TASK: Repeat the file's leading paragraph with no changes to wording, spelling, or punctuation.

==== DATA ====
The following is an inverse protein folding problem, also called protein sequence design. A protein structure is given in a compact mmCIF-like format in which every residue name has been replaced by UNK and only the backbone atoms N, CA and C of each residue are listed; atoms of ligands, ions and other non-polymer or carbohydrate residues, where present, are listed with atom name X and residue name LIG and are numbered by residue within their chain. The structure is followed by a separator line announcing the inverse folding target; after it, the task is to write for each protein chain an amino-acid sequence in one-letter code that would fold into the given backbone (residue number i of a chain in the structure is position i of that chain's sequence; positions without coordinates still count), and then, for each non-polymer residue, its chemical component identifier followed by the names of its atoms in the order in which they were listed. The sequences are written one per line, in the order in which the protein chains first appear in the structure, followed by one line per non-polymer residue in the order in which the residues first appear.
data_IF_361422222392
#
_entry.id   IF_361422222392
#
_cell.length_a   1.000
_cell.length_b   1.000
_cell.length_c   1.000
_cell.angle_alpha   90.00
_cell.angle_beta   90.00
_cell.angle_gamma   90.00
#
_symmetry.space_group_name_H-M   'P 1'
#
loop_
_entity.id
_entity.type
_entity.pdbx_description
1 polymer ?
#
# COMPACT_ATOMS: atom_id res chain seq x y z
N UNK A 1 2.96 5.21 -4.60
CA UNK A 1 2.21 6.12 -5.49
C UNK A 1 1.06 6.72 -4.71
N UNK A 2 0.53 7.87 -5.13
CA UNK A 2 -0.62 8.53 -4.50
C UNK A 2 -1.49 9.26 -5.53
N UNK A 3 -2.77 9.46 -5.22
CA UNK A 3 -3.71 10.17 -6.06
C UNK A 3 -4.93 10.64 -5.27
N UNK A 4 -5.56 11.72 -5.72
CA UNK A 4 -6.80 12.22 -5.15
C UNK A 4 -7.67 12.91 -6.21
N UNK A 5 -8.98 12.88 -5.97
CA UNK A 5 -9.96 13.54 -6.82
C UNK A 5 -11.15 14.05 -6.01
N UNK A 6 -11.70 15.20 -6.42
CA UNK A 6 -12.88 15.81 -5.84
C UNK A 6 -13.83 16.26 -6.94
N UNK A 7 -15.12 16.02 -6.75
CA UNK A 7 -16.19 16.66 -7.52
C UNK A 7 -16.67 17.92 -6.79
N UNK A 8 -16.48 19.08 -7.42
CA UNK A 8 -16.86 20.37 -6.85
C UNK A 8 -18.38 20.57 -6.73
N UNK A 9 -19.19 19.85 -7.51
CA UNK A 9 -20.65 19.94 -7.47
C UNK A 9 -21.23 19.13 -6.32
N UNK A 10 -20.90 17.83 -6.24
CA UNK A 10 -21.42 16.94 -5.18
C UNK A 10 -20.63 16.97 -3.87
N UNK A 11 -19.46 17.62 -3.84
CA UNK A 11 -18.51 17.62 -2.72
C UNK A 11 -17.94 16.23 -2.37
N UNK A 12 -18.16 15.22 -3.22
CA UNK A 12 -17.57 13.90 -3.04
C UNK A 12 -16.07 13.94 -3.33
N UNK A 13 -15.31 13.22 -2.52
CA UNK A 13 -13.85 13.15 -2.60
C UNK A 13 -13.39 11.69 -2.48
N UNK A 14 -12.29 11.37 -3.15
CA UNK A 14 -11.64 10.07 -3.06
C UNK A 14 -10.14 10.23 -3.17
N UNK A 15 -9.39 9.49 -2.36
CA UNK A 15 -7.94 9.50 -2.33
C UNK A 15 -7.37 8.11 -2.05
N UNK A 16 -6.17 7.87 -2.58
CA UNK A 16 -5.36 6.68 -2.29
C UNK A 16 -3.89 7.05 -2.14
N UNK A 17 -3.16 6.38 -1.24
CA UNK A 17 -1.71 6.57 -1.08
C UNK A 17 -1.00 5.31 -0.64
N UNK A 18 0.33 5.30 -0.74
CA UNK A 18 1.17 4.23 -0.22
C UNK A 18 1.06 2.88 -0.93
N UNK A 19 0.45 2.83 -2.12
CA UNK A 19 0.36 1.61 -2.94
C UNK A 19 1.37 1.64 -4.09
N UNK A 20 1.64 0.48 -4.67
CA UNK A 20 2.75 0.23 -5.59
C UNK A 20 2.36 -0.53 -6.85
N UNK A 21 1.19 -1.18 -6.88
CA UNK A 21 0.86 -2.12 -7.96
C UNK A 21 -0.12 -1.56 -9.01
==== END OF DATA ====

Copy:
The following is an inverse protein folding problem, also called protein sequence design. A protein structure is given in a compact mmCIF-like format in which every residue name has been replaced by UNK and only the backbone atoms N, CA and C of each residue are listed; atoms of ligands, ions and other non-polymer or carbohydrate residues, where present, are listed with atom name X and residue name LIG and are numbered by residue within their chain. The structure is followed by a separator line announcing the inverse folding target; after it, the task is to write for each protein chain an amino-acid sequence in one-letter code that would fold into the given backbone (residue number i of a chain in the structure is position i of that chain's sequence; positions without coordinates still count), and then, for each non-polymer residue, its chemical component identifier followed by the names of its atoms in the order in which they were listed. The sequences are written one per line, in the order in which the protein chains first appear in the structure, followed by one line per non-polymer residue in the order in which the residues first appear.